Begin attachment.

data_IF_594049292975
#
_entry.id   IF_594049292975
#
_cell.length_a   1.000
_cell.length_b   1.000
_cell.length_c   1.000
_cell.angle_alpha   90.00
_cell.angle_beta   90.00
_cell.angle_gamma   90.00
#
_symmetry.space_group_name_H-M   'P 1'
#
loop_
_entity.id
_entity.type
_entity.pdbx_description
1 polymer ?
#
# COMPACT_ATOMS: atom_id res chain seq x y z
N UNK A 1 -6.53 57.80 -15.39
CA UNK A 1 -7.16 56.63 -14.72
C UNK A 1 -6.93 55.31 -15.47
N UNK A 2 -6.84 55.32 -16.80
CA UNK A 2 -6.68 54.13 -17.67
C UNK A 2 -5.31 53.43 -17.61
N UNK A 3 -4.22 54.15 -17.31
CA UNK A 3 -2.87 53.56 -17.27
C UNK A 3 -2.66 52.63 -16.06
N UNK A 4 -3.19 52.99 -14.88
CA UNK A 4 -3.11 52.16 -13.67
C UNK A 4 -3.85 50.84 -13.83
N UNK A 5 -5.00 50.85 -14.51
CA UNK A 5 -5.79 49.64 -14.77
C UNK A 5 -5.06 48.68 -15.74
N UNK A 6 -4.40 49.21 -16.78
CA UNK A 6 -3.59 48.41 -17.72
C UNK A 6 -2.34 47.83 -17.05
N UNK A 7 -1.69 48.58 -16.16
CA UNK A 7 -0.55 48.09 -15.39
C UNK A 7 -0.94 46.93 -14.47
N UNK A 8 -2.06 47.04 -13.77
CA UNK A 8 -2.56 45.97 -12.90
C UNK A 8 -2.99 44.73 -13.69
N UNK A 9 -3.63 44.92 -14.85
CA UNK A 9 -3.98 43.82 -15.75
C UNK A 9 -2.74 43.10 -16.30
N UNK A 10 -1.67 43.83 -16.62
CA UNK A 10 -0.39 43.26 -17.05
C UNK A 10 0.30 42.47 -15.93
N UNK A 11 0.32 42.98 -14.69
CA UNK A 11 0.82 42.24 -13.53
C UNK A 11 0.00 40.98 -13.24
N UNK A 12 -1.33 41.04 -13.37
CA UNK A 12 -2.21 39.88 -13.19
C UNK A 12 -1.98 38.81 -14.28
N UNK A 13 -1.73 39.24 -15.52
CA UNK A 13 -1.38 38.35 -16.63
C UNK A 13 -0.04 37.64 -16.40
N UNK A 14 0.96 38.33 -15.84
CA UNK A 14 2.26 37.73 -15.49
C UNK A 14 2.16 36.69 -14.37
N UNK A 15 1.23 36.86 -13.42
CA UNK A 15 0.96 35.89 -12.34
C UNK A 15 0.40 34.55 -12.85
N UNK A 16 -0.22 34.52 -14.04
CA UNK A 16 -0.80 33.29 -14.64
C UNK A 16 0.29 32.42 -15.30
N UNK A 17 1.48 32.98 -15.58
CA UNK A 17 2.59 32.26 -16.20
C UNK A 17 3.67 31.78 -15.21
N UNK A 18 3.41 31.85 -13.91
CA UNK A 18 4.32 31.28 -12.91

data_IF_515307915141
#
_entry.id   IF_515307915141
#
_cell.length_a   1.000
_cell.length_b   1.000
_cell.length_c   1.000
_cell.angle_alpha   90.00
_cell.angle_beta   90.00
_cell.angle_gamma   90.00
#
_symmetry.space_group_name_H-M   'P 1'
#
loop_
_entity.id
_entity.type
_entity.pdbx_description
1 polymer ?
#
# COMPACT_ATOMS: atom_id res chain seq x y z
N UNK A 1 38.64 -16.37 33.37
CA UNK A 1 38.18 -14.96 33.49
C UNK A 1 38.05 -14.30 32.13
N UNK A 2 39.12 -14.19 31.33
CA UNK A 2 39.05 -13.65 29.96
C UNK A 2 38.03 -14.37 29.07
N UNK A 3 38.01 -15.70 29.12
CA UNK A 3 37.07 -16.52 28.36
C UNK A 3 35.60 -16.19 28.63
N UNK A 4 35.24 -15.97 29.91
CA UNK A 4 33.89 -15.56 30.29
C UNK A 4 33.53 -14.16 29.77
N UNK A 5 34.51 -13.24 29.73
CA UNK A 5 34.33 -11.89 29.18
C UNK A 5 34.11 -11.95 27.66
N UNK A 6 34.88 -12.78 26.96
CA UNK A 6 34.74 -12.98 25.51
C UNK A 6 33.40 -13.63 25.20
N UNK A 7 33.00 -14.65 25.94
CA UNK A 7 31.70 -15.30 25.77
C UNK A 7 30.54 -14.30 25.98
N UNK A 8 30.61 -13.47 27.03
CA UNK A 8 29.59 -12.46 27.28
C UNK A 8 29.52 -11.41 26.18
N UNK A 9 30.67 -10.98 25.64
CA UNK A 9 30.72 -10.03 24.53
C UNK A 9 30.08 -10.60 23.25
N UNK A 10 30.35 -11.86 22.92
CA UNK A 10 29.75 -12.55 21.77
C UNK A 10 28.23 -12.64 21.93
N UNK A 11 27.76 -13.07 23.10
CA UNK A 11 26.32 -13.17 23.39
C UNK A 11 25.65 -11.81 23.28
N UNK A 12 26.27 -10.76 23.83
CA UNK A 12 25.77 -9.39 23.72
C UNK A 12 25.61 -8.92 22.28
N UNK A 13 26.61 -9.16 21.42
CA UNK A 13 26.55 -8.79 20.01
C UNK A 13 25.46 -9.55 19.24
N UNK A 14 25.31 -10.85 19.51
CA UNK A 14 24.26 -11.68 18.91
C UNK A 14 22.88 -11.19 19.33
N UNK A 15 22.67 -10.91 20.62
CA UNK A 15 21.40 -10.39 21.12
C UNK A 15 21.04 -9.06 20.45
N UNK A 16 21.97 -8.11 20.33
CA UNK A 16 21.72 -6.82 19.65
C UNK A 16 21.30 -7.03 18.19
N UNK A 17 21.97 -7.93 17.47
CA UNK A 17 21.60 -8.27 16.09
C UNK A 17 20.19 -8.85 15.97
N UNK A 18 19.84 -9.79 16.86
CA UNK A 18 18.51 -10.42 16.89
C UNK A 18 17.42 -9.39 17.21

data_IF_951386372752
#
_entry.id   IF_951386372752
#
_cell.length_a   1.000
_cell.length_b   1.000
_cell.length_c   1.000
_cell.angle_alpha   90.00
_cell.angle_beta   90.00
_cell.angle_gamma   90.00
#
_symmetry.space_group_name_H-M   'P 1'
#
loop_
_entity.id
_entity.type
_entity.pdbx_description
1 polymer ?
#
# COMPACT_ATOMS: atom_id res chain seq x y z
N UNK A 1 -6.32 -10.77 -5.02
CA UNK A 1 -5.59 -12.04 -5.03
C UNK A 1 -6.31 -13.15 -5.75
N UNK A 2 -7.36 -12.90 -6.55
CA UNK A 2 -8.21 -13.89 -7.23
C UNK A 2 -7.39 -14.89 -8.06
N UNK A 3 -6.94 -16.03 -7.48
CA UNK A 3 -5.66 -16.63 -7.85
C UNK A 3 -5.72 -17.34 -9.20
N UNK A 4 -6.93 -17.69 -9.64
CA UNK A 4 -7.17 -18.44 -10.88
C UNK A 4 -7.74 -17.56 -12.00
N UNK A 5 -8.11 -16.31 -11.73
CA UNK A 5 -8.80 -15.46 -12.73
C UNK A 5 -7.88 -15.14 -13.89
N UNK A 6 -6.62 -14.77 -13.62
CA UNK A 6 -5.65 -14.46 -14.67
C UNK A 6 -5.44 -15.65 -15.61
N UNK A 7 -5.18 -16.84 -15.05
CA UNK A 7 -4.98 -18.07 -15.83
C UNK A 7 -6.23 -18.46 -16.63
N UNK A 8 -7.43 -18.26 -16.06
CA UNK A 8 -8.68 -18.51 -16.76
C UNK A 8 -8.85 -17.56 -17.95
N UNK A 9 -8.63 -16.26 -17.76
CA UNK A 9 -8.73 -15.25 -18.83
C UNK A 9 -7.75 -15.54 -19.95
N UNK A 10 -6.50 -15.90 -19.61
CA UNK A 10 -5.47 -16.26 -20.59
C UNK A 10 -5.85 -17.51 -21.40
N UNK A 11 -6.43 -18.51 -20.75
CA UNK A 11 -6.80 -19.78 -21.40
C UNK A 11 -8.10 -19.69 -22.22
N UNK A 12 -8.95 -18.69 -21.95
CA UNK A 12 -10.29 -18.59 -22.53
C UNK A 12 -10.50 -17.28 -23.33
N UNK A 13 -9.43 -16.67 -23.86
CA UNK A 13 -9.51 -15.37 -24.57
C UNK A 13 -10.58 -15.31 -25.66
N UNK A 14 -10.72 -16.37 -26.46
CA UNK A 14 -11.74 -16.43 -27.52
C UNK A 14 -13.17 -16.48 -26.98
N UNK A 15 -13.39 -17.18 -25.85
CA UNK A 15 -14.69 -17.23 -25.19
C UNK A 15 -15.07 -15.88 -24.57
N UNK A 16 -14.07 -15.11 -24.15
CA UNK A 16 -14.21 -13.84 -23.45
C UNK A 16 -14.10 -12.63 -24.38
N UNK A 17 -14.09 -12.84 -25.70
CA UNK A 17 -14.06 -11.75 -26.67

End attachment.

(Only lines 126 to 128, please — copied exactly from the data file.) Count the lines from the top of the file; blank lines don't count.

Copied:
C UNK A 11 25.65 -11.81 23.28
N UNK A 12 26.27 -10.76 23.83
CA UNK A 12 25.77 -9.39 23.72